Grabbing a good seat on Southwest Airlines always took some effort. But I enjoyed the chase trying to gain an edge in the airline's open-seating procedure.
You had to go online 24 hours before departure time to snag a spot near the front of the boarding line. A little late and you missed joining 40 or so folks who claimed the first seats. Wait too long and you were doomed to the back of the bus or a dreaded middle seat.
The game changed last week for the worse, particularly for families.
Now, passengers can pay $10 each way and jump ahead of the unwashed masses (though not the airline's most frequent fliers or travelers with pricey Business Select tickets).
Reaction on travel Web sites was overwhelmingly negative. Many scoffed that Southwest - which not long ago mocked competitors for hidden charges - had hopped on the fee bandwagon with both feet.
"Now, if I don't pay $10 each way, I might get B or C boarding groups even if I check in 24 hours before?" wrote a customer named Matt on Southwest's blog. "I gave up on Northwest/Delta because they charge you for everything. Looks like Southwest is becoming just another airline."
A poll of 1,200 respondents on the TripAdvisor Web site suggested few customers will fork over the $10. Just 22 percent were "somewhat likely" or "very likely" to buy the EarlyBird Check-in option.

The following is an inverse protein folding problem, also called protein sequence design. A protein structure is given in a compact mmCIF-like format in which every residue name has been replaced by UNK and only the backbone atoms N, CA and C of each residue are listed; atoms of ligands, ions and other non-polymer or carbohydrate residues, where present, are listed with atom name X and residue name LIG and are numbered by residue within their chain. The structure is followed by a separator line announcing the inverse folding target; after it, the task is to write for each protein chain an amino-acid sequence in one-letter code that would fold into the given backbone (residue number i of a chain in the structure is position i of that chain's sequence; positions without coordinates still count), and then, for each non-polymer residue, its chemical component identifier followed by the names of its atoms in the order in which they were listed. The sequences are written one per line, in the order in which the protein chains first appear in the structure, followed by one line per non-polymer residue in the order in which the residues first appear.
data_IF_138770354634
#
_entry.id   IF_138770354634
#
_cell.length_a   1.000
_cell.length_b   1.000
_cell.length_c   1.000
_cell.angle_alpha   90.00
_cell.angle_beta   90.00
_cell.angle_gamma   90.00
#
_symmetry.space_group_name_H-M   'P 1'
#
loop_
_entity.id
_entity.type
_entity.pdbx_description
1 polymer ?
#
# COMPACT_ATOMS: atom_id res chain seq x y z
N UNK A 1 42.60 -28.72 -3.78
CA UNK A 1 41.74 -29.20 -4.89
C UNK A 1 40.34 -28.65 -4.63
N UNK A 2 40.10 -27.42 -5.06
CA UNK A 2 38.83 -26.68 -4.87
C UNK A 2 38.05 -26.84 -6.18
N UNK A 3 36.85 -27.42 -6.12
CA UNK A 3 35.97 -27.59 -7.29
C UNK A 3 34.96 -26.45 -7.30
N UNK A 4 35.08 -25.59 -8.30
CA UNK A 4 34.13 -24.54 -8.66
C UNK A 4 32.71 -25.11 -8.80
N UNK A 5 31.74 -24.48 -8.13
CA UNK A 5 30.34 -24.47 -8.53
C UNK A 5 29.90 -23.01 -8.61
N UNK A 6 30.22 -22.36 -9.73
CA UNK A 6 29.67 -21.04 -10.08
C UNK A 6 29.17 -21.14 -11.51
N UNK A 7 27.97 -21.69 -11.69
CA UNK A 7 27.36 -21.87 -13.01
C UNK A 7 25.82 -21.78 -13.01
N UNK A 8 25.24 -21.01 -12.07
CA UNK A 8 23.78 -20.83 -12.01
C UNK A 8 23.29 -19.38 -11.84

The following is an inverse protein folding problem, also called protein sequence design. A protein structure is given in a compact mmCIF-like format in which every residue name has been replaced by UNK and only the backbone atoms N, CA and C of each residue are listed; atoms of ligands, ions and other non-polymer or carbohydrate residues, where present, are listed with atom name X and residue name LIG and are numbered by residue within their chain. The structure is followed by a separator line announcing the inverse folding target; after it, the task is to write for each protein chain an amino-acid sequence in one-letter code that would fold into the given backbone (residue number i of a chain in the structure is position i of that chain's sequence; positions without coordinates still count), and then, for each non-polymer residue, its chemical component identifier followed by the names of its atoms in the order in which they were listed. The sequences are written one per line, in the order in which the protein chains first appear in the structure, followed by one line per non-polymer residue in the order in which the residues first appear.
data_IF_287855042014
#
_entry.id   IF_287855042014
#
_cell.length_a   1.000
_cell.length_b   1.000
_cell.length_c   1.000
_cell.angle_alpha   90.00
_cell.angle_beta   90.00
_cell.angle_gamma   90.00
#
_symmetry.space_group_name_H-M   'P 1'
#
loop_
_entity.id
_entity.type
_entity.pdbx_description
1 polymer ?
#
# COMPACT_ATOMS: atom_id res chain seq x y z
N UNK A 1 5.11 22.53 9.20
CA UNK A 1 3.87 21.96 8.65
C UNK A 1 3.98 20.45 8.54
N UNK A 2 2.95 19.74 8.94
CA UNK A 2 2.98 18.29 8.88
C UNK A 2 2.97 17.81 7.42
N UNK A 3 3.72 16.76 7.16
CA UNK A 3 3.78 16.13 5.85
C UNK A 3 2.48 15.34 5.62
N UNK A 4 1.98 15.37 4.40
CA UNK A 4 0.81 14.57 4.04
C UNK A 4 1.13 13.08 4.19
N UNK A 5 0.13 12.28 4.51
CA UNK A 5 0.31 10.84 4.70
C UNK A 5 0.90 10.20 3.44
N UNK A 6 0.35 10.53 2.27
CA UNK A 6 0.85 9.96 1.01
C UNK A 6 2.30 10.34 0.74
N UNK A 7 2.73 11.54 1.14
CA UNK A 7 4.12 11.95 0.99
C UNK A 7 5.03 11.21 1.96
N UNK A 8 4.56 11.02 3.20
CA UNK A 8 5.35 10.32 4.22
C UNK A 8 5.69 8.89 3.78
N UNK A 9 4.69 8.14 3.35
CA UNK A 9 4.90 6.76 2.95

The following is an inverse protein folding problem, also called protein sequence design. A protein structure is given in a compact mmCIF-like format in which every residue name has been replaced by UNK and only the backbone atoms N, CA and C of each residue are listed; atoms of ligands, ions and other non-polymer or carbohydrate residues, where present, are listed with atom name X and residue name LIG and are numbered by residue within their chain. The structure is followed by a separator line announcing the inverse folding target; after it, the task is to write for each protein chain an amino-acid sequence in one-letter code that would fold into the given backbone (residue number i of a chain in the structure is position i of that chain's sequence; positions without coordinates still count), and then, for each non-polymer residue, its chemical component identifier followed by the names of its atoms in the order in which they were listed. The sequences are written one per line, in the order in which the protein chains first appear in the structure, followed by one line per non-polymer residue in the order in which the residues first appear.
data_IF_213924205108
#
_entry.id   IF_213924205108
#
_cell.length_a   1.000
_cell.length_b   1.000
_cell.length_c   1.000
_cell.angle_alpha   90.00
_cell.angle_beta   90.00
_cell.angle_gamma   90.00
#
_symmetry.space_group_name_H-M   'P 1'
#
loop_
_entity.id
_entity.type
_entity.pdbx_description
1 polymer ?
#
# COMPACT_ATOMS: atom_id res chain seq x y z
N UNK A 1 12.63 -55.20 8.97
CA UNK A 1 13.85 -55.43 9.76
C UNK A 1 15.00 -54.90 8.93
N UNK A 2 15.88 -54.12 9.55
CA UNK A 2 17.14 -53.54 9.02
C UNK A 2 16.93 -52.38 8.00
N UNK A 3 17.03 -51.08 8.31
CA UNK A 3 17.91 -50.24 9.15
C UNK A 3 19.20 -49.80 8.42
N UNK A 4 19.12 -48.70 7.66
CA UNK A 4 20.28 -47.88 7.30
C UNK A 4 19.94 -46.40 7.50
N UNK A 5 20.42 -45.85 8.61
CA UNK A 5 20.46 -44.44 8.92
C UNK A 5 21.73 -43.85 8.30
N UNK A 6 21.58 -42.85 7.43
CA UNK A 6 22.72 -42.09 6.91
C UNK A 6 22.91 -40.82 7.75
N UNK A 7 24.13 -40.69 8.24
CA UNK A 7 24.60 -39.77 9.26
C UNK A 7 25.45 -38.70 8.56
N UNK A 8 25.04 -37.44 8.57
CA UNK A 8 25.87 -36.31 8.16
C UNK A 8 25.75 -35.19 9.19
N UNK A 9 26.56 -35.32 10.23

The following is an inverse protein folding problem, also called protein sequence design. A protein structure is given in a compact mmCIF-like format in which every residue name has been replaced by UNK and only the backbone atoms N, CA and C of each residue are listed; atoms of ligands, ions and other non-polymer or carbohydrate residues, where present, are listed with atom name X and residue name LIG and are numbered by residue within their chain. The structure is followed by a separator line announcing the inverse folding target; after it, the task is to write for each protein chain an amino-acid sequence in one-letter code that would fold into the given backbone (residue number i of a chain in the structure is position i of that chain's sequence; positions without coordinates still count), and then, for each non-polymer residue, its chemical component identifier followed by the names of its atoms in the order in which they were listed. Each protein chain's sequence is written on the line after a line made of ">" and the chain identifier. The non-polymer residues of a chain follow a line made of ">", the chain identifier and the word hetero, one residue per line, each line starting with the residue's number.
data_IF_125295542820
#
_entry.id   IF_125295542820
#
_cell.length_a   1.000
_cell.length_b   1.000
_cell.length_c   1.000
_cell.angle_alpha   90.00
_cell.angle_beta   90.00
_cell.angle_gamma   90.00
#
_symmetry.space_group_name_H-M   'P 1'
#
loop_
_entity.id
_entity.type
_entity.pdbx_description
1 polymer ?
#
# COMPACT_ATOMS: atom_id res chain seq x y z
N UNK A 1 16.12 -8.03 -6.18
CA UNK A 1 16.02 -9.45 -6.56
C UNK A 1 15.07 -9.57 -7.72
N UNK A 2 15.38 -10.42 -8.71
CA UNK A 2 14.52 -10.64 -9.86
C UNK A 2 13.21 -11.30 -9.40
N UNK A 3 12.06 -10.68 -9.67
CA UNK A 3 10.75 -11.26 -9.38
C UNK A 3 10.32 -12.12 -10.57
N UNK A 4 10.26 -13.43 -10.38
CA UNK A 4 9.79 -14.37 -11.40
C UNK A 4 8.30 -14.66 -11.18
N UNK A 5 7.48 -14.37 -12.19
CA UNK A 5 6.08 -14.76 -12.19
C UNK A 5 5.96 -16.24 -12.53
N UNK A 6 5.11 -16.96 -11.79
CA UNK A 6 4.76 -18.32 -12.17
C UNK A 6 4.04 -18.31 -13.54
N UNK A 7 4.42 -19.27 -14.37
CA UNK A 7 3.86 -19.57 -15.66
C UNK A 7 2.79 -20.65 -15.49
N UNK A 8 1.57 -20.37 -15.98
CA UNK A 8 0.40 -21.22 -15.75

Of course, traditional network airlines always saved the better seats - on aisles, exit rows and in the front - for their regular customers and travelers paying full fare. Discounters such as Allegiant, Spirit and AirTran charge extra for reserving a seat.
Southwest has staunchly resisted assigned seating. Letting people pick their seats remains the fastest way to board a plane and get it back in the sky, making money.
The airline pitched EarlyBird as a new product, not a fee for existing service, for travelers who wanted early boarding without watching the clock. Business travelers who shunned Southwest for not offering reserved seats are the obvious customers.
But the change carries some risk. Southwest won't limit the number of EarlyBird upgrades sold on any flight. What repeat business will the airline get if a passenger pays $10 and ends up No. 50 in line?
The airline will continue boarding families with kids age 4 and younger after the initial A boarding group, spokeswoman Ashley Rogers said. But customers were complaining hours after the product launch that families with older kids who don't pay will get scattered among the last remaining seats.
"If my 7-year-old is sitting by herself because everybody paid the $10, I will be more than upset," chimed in an anonymous poster on the Southwest blog.
Some chatted online about their future strategy: One family member buys an early boarding position, plunks down and saves surrounding seats for everyone else.
Just think how much fun that trip will be.
Steve Huettel can be reached at email@example.com or (813) 226-3384.